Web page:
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HTML::Mason and IIS

by Ovid (Cardinal)
on Dec 19, 2000 at 00:22 UTC ( #47253=perlquestion: print w/replies, xml ) Need Help??
Ovid has asked for the wisdom of the Perl Monks concerning the following question:

My company is currently investigating different templating tools to allow us to develop more maintainable, scalable Web site. The three options that we are considering are as follows:
  1. HTML::Template.

    This is a nice, light-weight method of adding using templates. However, we're not likely to use this tool as it does not appear suitable for large-scale development.


    This looks very promising, but the IS director is researching this technology.

  3. HTML::Mason

    This is the piece that I have been assigned to research. Unfortunately, Mason is optimized for Apache and mod_perl. Since we use IIS and are not likely to switch, this may be an issue.

Apparently, we can use the Mason Component Interpreter directly, but this is likely to have performance issues. We need to address this issue, but we're looking for the most cost-effective solution that fits our current architecture. Therefore, I'm wondering about the following:

  • Do any monks have any experience using Mason with IIS?
  • What recommendations would you make regarding an HTML templating system with IIS and why do you make said recommendations?
  • Ideally, we'd like something that is easy for our graphic designers to work with. They are somewhat resistant to learning anything that they consider "programming." Embedding Perl directly within HTML documents scares the heck out of them. Just showing them HTML::Template tags made them nervous.
Thanks in advance for any feedback!


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Re: HTML::Mason and IIS
by dchetlin (Friar) on Dec 19, 2000 at 01:22 UTC
    I know nothing about IIS, so I am going to contribute basically nothing on-topic for this node. Sorry.

    However, I do use Mason extensively. Your third bullet above talks about finding a system that's easy for designers to work with.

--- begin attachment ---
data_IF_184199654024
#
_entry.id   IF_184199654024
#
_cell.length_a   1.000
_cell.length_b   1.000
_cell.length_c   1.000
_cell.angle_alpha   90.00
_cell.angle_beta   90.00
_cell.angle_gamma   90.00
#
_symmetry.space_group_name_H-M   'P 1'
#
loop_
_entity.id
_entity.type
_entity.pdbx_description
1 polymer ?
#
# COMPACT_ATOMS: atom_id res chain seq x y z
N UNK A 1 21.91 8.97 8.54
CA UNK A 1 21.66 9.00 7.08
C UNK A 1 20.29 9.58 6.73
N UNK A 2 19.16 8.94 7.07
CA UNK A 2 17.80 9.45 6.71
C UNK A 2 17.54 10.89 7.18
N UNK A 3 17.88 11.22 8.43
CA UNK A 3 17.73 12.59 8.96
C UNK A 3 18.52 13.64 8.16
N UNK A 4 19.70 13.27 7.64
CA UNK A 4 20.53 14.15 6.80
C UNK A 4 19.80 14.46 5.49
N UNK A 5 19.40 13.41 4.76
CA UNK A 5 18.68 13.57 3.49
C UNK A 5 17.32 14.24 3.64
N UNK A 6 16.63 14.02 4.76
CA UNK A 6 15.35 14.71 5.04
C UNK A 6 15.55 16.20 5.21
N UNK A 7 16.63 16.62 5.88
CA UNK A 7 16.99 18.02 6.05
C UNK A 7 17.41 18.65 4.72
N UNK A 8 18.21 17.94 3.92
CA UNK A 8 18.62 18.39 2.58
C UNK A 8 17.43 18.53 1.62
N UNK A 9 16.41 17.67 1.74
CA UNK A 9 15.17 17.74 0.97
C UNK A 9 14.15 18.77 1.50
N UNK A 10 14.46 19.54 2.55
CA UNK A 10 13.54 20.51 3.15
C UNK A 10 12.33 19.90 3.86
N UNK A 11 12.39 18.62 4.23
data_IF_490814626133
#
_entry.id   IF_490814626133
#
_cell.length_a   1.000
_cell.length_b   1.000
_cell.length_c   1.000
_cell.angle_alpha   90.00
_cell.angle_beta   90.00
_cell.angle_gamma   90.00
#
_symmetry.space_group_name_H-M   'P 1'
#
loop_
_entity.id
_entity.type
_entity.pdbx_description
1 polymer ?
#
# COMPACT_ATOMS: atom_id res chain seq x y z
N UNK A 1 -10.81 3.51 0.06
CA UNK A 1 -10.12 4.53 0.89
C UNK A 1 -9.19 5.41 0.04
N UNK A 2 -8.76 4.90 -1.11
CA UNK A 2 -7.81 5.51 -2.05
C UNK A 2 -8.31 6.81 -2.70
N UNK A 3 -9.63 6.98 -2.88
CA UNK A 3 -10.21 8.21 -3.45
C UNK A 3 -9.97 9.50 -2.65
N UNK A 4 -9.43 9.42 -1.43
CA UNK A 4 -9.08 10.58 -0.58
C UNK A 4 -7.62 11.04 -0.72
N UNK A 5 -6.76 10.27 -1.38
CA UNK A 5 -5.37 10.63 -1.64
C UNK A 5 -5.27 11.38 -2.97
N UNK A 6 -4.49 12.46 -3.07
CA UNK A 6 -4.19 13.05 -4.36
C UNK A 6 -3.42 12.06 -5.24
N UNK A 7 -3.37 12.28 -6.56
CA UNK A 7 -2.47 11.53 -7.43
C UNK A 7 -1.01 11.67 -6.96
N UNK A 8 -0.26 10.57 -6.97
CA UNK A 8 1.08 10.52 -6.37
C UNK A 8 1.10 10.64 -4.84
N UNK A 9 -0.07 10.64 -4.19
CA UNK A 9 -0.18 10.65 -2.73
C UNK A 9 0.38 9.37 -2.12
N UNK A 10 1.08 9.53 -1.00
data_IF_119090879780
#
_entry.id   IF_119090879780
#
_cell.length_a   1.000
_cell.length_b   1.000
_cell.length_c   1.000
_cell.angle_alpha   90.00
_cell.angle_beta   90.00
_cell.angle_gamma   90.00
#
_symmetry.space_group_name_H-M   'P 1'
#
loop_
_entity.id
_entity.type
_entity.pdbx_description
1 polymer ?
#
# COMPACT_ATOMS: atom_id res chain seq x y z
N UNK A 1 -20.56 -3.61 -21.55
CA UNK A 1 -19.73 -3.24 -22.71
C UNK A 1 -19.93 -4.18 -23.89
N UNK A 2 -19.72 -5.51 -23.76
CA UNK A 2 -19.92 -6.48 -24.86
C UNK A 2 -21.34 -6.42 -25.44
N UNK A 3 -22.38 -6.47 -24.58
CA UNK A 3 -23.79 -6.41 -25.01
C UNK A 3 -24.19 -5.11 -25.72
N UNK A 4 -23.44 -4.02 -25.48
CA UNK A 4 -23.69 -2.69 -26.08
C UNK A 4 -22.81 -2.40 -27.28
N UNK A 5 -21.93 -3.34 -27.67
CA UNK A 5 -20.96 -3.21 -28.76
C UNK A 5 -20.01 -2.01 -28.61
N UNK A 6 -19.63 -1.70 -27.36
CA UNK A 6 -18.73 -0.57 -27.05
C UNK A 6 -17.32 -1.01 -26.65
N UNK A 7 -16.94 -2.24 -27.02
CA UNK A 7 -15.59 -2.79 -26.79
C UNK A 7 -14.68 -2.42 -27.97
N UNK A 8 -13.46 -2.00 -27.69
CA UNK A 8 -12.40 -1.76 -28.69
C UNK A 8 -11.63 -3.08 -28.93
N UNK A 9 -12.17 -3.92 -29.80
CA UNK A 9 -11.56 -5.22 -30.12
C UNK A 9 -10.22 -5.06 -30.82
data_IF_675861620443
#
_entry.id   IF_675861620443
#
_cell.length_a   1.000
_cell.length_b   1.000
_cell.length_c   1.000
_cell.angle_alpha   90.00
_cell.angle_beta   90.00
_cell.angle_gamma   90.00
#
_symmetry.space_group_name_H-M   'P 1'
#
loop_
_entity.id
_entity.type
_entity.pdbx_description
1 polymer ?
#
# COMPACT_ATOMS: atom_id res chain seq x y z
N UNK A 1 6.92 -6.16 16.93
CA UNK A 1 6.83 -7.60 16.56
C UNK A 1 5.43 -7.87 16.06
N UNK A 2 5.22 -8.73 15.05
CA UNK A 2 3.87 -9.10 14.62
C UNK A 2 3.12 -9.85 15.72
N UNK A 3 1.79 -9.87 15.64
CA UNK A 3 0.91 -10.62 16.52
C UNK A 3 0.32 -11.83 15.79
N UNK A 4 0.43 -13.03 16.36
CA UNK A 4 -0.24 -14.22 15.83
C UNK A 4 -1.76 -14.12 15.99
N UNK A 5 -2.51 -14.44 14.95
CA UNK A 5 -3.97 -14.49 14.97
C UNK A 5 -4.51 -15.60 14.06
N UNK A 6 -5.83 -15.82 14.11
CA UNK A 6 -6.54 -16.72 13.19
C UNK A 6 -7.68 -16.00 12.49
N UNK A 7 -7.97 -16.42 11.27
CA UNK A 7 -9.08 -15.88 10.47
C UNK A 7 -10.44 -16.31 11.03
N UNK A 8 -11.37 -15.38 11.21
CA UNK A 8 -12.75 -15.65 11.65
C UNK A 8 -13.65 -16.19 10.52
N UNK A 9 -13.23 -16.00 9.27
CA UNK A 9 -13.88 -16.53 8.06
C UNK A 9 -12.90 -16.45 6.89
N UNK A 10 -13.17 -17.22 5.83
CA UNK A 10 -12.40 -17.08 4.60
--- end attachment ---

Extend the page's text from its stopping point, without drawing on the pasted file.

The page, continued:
I'm working on a paper called "Working with Designers and other non-Technical People". I haven't decided whether to submit it for the ApacheCon or YAPC. In my experience, Mason is far and away the best solution for parameterizing large websites where multiple people will be doing work on it.

    Mason's lead programmers are very focused on making Mason non-mod_perl specific, and I do use Mason for email (one of these days I'll post my vi scripts that let me do all sorts of fancy Perl things in email and news) so it's certainly workable outside of Apache.

    TT is also a very viable solution -- it will probably be faster than Mason, but I would still claim that Mason beats it in terms of the working with non-geeks factor.

    About a year ago, Mason was in vogue in the Perl community; everyone talked about how much it rocked. These days, TT has mostly replaced it as the one to buzz about. I use both, and they both have their plusses and minuses.

    Finally, you might consider Zope and friends. While tied closely to Python, Zope is not only Python -- most of its features can be used without knowing any snake-speak at all. And it has some great collaboration features that no Perl product I know of has matched yet. I also know that Gisle has been working on making Perl work in Zope, which would make it an even more inviting choice.


Re: HTML::Mason and IIS
by MeowChow (Vicar) on Dec 19, 2000 at 04:20 UTC
    If performance under IIS is an issue, have you considered making use of either Velocigen or ActivePerl's freebie "Perl for ISAPI"?

    You may also want to consider embPerl , as HTML::Mason is as much a template language as it is a framework for building component-based sites, and thus could cause much strife among your web-designers.

    Update: I completely forgot about PerlScript, which is another ovious choice for dynamic content under IIS.

      I completely forgot about PerlScript, which is another ovious choice for dynamic content under IIS.

      As I mentionned in a recent note, perl needs to be installed on every machine you plan to make PerlScript run, and if it's a large scale project I'm not sure everybody will love to get it installed on their machine just to run some scripts. (Even if I think that *everybody* should have a perl on hisd computer)

      PerlMonger::Paris(http => '');</kbd>
        It needs to be installed on every machine, if you're using client-side scripting. Mason is server-side, unless you decide to get really fancy and push Perl scripts to the client. Then you'd need to install PerlScript on all client machines. Otherwise, this is a non-issue, since PerlScript installs along with ActiveState Perl.

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